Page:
I have also encountered over and over again far-right Jews accusing their critics of being anti-Jewish bigots. Sometimes, the far-right Jews are *correct* – some people who criticize far-right Jews do demonstrate anti-Jewish bigotry. But sometimes, it’s just something the far-right Jews shout to silence their critics and avoid having to address their critics’ actual arguments. And sometimes – I’ve observed this in black people vs. Jew conflicts – the right-wing Jews insist that their critics must completely rid themselves of the least shred of ‘antisemitism’ before they will bother to even consider any of the concerns of their critics.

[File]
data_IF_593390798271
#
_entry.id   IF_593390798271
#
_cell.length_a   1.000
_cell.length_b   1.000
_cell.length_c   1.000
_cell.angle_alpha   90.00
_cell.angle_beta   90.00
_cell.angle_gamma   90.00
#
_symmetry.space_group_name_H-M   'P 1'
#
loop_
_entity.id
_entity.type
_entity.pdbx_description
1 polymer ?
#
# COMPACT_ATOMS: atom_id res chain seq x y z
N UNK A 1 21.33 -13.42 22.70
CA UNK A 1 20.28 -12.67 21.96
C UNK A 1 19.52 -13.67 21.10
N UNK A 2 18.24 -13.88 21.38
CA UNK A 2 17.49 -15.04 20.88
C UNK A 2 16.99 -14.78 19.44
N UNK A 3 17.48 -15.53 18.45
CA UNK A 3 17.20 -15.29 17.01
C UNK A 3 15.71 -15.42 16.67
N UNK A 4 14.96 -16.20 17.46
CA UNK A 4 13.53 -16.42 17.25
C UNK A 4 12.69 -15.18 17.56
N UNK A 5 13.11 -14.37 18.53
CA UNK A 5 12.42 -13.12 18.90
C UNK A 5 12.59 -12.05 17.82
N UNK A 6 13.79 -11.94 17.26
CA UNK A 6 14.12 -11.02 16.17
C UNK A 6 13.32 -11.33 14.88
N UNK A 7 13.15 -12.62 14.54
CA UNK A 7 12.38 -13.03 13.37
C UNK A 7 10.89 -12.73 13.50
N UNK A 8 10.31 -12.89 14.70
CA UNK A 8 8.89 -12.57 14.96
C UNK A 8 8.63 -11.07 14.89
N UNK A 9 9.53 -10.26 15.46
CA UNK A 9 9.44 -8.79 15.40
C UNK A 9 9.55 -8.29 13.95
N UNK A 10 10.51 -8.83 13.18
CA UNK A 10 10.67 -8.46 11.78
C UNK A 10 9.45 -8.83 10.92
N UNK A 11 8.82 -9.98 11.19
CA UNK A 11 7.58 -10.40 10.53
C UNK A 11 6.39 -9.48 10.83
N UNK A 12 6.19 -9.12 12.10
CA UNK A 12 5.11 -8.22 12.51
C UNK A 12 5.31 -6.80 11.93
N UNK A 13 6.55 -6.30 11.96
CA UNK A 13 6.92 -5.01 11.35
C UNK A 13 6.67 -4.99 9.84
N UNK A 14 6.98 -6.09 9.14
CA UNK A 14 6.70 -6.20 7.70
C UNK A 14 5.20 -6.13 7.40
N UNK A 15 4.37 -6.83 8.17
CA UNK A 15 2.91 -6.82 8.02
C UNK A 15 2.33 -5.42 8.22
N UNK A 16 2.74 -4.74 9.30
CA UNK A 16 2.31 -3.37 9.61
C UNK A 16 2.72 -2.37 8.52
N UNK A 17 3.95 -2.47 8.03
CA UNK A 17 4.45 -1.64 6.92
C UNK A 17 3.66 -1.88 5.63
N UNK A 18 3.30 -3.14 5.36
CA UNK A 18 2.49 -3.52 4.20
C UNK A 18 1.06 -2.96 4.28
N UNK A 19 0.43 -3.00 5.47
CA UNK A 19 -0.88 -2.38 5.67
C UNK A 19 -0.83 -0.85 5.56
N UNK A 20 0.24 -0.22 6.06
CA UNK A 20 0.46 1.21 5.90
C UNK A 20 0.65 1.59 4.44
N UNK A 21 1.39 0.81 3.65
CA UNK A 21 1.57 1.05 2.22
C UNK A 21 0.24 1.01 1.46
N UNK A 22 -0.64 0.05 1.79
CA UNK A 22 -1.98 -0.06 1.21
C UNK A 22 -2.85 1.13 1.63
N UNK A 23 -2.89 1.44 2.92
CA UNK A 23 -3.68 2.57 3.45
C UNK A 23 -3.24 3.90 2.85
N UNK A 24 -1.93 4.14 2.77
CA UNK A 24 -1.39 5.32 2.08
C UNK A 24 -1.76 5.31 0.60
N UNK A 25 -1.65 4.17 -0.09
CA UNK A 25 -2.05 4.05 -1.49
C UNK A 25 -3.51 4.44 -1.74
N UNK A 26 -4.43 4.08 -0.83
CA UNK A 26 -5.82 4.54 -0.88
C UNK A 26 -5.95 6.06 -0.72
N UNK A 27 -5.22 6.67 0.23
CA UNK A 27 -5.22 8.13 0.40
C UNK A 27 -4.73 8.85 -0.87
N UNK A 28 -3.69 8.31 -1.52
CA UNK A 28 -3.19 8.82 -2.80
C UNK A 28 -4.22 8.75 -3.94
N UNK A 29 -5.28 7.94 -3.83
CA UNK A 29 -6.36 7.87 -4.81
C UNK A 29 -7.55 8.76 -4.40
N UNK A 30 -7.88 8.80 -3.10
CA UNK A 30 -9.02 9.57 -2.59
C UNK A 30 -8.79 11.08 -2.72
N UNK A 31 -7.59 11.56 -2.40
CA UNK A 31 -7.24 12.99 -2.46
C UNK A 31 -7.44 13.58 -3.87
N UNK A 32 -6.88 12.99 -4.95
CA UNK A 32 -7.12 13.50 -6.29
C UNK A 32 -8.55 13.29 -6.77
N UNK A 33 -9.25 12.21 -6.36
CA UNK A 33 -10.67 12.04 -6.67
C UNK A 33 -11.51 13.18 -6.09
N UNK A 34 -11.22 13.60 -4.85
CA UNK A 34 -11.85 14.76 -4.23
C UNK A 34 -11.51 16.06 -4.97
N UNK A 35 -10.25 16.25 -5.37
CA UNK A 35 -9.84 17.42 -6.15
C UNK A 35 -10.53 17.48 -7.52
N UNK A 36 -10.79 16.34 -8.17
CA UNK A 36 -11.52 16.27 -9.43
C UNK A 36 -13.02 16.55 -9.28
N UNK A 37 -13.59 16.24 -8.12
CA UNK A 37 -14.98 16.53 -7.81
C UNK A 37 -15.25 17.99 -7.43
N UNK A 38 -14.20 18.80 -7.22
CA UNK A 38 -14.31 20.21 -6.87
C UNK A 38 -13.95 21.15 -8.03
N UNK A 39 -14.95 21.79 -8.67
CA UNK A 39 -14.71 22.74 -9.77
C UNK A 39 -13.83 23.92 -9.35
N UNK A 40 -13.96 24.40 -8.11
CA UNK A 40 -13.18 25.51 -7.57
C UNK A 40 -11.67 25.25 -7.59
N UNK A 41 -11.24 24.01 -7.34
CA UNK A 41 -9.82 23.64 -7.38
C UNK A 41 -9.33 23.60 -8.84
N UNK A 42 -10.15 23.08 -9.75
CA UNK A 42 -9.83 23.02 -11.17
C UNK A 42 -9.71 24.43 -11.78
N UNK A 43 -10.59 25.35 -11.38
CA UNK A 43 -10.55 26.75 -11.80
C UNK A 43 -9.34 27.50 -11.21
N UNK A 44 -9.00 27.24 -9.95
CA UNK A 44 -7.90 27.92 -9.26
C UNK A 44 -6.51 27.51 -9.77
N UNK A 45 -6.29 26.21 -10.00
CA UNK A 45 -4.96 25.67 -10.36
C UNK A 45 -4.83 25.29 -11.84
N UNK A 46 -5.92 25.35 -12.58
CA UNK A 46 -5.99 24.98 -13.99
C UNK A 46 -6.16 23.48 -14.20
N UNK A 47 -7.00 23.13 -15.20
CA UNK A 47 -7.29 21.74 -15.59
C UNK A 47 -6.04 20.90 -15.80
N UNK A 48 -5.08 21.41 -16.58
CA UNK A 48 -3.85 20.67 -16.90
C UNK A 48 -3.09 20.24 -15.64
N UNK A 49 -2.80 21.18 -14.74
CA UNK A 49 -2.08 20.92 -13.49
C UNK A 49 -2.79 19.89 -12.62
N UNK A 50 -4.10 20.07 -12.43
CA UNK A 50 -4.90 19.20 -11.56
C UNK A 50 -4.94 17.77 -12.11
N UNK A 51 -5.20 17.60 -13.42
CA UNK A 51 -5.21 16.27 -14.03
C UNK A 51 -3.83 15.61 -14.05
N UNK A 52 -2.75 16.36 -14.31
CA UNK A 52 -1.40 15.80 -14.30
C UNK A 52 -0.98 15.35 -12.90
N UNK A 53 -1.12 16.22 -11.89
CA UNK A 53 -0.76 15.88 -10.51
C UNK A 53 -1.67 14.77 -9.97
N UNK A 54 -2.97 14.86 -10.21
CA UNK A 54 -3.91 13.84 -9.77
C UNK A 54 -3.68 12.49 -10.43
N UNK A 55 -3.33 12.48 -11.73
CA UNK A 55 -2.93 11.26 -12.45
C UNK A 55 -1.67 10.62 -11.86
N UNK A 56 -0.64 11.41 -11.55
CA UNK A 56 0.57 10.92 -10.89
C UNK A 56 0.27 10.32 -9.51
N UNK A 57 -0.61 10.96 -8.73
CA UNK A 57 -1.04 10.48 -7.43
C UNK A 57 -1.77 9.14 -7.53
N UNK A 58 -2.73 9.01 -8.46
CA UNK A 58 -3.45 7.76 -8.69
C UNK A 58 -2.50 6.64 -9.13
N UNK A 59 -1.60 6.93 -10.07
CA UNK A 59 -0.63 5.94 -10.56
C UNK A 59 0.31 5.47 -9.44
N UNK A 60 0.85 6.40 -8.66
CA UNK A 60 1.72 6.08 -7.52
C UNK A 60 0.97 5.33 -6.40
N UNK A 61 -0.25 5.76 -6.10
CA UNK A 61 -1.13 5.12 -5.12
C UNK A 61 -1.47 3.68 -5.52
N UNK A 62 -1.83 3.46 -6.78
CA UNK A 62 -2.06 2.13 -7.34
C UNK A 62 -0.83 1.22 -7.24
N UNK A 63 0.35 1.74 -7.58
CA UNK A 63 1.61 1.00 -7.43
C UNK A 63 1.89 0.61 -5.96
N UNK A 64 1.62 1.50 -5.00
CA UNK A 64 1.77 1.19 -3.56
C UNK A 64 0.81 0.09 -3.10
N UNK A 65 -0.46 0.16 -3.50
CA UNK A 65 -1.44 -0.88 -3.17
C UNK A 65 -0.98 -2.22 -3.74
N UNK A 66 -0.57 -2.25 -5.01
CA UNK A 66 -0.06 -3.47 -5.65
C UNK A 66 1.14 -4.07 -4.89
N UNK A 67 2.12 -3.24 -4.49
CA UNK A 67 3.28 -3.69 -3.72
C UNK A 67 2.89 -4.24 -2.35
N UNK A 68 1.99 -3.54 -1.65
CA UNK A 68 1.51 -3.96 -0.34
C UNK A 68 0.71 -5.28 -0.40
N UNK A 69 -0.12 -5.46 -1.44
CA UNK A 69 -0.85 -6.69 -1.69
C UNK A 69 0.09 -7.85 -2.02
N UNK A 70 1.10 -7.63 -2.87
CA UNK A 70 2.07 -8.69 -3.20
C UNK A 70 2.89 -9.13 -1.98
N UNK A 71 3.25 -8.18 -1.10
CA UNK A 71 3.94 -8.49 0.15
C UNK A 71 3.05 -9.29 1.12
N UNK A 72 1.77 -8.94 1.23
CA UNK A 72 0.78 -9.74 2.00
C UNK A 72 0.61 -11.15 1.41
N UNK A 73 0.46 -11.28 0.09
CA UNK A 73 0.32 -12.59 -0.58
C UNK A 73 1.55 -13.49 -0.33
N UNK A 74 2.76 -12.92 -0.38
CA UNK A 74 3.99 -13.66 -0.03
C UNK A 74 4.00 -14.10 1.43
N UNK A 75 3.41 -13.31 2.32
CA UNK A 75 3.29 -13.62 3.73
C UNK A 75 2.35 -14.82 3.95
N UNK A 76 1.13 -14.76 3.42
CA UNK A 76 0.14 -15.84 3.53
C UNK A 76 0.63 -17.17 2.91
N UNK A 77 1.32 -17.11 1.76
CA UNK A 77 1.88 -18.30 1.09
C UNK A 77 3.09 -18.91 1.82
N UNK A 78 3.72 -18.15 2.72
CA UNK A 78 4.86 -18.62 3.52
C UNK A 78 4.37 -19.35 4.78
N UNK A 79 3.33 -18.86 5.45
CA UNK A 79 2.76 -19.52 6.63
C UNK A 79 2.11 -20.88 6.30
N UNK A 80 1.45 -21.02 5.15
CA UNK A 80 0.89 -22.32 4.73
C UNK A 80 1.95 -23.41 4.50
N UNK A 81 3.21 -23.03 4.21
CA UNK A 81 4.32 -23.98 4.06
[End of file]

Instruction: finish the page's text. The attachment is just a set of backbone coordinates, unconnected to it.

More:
When I started looking into Bannon, I expected it to be *easy* to find evidence of his anti-Jewish views because I had seen him labelled as ‘antisemite’ so many time, and was surprised at how thin the evidence is. That is what made me think than people who dislike Bannon for other reasons (and there is no shortage of reasons to dislike him) *want* him to be an anti-Jewish bigot so they can invoke the rhetoric around that, just as far-right Jews want all of their critics to be anti-Jewish bigots (or, if their critics are Jewish, ‘self-hating Jews’). Based on what I’ve seen, the Jews who write for Breitbart like using this type of rhetoric themselves.

      Anyway, I’m tired of researching this. I think the burden of proof is on those who claim that Bannon is an anti-Jewish bigot, not the people who do not make such claims.